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Thursday, October 21, 2021

Age-old problem

The demographic bomb ticks audibly, but the elderly still do not have a safety net.

By: Express News Service |
October 10, 2014 12:45:48 am

The greying of India began almost two decades ago, when migration became commonplace and the old certainties of the joint family and joint landholdings unravelled. Migrants relocating to domestic and international job markets left behind elderly parents living alone. The current official figure is close to 50 lakh and the burden of old age is compounded by a gender angle: almost three quarters of elderly people living alone are women, most of them in rural areas. These figures ignore the elderly who are grudgingly tolerated by their families and have poor access to alternative support structures, including government schemes.

This data from the 2011 Census reveals the dark side of the demographic dividend which India counts on to break the cycle of poverty. Lack of access to schemes and services may owe to purely physical constraints — the ability to collect state-sponsored pensions requires mobility, which the elderly may not have. Besides, benefits are often insignificant. For instance, the schemes under the National Social Assistance Programme, launched in 1995, are restricted to the elderly, widows and the disabled below the poverty line. Even if states offer matching sums, benefits barely reach four figures. Healthcare costs escalate by orders of magnitude with age, and this amount is clearly insufficient.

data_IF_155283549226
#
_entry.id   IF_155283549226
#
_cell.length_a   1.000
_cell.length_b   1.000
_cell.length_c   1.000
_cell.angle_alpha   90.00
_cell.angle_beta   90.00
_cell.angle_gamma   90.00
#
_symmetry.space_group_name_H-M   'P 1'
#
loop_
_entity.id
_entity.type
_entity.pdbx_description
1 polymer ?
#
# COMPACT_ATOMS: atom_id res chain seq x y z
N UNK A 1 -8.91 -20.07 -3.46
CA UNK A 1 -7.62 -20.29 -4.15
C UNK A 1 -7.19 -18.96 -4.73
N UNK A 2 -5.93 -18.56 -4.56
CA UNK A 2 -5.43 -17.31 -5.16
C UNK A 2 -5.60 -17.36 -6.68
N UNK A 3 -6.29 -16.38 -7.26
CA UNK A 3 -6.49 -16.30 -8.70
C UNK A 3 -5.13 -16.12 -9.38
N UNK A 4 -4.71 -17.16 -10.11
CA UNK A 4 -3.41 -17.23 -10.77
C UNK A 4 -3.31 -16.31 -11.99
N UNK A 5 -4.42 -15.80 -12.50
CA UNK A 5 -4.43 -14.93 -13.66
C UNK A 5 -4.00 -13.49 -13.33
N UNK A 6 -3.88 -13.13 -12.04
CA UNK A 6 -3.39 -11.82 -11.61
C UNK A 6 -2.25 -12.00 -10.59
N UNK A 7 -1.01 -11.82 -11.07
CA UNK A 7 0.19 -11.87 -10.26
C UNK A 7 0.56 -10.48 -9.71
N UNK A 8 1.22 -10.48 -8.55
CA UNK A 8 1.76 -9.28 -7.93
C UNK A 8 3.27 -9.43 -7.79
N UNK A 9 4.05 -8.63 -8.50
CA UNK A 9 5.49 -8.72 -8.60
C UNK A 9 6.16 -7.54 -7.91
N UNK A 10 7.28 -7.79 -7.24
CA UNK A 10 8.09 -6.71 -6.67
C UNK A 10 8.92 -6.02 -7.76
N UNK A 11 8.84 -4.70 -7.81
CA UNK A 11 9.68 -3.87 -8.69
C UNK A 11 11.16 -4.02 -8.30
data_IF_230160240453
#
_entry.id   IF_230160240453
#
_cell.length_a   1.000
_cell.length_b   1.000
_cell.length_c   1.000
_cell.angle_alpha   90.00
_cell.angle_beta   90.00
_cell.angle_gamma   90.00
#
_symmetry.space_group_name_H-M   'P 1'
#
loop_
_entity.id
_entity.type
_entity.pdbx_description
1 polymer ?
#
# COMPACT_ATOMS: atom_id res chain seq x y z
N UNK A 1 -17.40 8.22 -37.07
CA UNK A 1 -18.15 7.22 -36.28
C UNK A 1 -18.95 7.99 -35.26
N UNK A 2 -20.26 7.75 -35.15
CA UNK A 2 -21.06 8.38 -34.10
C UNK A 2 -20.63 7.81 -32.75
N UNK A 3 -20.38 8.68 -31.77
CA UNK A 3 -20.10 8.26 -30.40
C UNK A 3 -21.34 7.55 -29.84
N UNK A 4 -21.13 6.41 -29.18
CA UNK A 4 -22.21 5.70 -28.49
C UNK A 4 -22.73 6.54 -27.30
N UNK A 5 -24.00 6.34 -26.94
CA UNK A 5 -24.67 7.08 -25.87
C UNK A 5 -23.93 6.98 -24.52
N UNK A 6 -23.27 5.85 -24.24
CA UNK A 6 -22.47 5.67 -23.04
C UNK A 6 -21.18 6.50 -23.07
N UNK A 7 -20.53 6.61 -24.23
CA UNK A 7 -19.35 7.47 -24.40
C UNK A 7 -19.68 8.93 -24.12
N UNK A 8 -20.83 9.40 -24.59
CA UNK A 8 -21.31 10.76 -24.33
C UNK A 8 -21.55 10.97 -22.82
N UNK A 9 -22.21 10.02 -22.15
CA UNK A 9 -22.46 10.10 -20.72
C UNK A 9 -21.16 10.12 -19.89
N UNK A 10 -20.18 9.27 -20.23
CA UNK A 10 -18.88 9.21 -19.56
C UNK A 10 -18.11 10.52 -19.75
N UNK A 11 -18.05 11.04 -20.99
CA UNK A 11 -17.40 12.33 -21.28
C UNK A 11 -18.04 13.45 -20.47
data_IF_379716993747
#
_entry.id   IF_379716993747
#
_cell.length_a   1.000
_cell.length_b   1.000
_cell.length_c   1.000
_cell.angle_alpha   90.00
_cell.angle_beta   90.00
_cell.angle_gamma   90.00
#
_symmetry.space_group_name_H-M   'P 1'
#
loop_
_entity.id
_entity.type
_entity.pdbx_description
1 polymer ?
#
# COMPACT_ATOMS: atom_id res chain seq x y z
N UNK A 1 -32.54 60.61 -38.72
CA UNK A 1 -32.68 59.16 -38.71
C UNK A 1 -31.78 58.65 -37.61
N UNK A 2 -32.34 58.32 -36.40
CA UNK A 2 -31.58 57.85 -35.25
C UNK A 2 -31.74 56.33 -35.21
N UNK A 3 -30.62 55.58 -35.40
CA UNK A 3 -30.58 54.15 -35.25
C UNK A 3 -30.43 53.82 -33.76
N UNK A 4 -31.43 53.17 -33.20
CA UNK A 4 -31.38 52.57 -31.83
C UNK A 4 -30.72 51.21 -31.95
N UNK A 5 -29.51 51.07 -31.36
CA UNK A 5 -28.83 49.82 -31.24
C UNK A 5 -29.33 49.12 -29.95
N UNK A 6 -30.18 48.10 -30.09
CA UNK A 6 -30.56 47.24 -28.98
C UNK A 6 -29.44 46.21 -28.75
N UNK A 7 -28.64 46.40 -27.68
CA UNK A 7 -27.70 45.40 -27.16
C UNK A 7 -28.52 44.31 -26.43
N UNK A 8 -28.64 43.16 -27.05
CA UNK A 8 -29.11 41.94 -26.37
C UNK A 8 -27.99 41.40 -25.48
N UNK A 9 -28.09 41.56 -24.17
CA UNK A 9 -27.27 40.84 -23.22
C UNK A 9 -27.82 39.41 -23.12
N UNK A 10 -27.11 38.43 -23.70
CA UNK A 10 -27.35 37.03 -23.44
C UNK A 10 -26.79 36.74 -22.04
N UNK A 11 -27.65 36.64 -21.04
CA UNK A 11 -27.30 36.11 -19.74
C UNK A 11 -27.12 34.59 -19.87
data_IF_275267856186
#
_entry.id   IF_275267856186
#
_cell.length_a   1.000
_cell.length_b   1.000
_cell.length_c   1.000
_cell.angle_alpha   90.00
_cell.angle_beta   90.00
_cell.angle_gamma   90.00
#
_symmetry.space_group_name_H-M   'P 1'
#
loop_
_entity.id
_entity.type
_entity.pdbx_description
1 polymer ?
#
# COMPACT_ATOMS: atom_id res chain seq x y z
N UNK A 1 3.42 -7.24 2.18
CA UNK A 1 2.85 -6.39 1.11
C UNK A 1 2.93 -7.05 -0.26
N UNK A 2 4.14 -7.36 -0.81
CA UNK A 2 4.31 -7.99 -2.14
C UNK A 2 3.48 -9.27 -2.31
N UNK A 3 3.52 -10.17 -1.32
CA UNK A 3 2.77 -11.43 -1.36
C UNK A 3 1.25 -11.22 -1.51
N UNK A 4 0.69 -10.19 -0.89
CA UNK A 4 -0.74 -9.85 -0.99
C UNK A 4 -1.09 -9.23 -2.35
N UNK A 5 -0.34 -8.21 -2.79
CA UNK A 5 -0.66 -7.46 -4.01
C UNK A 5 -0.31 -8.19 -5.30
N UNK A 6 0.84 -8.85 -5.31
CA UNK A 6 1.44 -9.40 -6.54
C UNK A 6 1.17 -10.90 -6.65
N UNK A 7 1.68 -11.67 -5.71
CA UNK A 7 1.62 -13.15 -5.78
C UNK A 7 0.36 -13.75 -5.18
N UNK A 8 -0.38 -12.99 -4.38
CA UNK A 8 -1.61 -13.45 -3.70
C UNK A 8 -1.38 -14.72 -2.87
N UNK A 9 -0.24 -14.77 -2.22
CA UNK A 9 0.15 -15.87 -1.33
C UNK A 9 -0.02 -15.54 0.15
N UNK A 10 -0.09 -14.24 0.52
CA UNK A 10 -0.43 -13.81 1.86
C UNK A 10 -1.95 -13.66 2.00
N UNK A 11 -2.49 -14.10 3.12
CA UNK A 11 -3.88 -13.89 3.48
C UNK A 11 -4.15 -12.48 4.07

Apart from economic implications, ageing is associated with intangible damage — loss of status and peer community, and estrangement from society. Artificial communities of the elderly can replace the organic communities they were born into, but they cannot be operated without material support from the youth who represent the demographic dividend, via taxes, voluntary action or philanthropy. Senior communities, assisted living and support groups for those who choose to live alone cannot meet even a fraction of future demand. Besides, given that the burden is rural, the majority of elderly women would find them unaffordable or unreachable. The elderly need a security net — a web of support and assistance in accessing it. Though government started to weave that web long ago, it is still full of holes and unless the real beneficiaries of development are involved — the demographic dividend that we like to hype at home and sell overseas — it cannot possibly be made whole.

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